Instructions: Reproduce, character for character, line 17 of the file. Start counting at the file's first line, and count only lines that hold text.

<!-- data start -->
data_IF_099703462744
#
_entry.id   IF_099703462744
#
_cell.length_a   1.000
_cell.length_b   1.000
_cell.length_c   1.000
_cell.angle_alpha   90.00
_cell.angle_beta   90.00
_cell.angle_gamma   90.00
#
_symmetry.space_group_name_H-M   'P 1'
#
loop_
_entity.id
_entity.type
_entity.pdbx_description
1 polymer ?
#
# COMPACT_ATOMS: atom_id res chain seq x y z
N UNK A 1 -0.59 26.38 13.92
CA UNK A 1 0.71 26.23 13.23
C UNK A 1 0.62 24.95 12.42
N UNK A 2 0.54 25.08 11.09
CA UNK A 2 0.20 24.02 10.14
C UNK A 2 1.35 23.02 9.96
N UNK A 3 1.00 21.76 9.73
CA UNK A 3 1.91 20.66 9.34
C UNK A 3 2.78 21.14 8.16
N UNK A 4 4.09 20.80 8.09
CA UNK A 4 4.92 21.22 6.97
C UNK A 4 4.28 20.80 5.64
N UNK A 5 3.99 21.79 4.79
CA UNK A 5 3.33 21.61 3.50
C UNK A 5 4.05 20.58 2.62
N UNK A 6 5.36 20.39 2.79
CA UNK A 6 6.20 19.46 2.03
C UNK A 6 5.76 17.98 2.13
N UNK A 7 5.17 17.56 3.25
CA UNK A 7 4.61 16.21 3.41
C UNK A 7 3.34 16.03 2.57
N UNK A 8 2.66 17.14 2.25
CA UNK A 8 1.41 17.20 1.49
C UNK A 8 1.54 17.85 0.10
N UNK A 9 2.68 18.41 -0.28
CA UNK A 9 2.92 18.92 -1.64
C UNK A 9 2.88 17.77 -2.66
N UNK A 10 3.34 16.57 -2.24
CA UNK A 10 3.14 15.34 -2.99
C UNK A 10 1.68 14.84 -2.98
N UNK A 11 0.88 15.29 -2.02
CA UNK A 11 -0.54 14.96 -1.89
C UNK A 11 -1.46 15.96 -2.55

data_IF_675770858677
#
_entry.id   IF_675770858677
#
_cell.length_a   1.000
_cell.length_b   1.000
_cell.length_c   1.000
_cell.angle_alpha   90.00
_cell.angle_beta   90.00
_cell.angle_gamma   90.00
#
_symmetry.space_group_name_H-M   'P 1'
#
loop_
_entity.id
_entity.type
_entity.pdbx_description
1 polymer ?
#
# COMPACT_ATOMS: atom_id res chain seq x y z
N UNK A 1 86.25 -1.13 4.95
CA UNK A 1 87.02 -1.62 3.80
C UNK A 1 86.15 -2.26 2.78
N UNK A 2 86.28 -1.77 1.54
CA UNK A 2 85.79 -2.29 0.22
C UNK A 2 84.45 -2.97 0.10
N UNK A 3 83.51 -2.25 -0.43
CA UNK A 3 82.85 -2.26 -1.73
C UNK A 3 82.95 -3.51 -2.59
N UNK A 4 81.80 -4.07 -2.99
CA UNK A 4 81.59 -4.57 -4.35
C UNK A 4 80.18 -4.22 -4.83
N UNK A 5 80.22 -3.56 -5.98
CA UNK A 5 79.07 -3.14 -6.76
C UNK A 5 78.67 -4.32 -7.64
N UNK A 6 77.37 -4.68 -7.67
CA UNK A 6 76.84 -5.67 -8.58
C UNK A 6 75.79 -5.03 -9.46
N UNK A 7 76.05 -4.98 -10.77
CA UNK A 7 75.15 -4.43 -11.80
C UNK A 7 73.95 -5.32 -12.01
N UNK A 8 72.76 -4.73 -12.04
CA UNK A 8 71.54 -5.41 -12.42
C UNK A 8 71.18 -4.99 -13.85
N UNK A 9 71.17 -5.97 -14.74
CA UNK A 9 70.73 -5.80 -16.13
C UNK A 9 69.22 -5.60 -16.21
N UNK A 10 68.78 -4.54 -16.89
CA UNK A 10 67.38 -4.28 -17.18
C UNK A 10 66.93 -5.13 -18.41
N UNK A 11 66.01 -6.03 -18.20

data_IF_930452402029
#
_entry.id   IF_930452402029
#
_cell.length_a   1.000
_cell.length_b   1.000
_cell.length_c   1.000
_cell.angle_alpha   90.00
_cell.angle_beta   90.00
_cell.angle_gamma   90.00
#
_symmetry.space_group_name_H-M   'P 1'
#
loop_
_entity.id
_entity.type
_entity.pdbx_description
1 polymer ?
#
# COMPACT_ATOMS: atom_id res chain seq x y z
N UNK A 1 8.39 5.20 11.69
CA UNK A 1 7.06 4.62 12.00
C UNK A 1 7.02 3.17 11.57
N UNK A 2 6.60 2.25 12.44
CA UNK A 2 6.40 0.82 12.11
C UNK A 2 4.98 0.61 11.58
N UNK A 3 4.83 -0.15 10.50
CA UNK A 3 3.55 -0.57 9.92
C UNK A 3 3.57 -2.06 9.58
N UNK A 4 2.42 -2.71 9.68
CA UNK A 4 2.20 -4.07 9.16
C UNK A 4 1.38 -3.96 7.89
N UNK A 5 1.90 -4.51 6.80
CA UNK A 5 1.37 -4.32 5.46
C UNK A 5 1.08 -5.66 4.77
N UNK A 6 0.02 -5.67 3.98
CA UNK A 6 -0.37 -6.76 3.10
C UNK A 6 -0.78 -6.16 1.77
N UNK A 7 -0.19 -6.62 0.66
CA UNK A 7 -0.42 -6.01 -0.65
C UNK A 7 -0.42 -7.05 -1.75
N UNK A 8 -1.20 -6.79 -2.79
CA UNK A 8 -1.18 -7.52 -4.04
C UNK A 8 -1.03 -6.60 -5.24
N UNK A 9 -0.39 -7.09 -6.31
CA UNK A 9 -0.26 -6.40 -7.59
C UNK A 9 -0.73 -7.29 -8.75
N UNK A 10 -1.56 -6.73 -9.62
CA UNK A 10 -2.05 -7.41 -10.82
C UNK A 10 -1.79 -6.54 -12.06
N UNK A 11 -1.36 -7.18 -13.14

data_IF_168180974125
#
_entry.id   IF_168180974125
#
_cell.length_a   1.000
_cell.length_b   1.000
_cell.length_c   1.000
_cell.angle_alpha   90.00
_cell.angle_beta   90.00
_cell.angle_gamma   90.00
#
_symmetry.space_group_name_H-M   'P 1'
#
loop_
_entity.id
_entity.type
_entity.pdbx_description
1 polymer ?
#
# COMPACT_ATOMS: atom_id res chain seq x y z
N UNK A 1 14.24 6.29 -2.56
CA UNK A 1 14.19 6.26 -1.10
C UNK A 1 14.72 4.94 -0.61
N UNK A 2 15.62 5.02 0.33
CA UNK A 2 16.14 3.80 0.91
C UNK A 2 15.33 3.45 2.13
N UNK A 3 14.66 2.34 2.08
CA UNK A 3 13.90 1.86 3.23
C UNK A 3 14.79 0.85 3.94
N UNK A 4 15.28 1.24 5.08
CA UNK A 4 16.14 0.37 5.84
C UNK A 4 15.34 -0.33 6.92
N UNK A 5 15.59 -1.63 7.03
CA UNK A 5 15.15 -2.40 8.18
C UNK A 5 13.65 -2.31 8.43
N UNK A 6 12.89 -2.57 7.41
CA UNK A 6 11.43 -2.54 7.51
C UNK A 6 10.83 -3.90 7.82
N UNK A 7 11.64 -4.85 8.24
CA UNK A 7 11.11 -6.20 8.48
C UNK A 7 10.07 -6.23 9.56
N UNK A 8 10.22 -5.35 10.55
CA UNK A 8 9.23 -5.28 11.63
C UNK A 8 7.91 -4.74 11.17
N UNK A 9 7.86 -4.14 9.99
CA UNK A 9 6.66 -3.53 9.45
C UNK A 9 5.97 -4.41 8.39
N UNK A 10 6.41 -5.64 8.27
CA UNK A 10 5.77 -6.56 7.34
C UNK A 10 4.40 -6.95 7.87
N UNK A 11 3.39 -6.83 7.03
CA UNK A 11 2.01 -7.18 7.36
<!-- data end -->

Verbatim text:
_entity.pdbx_description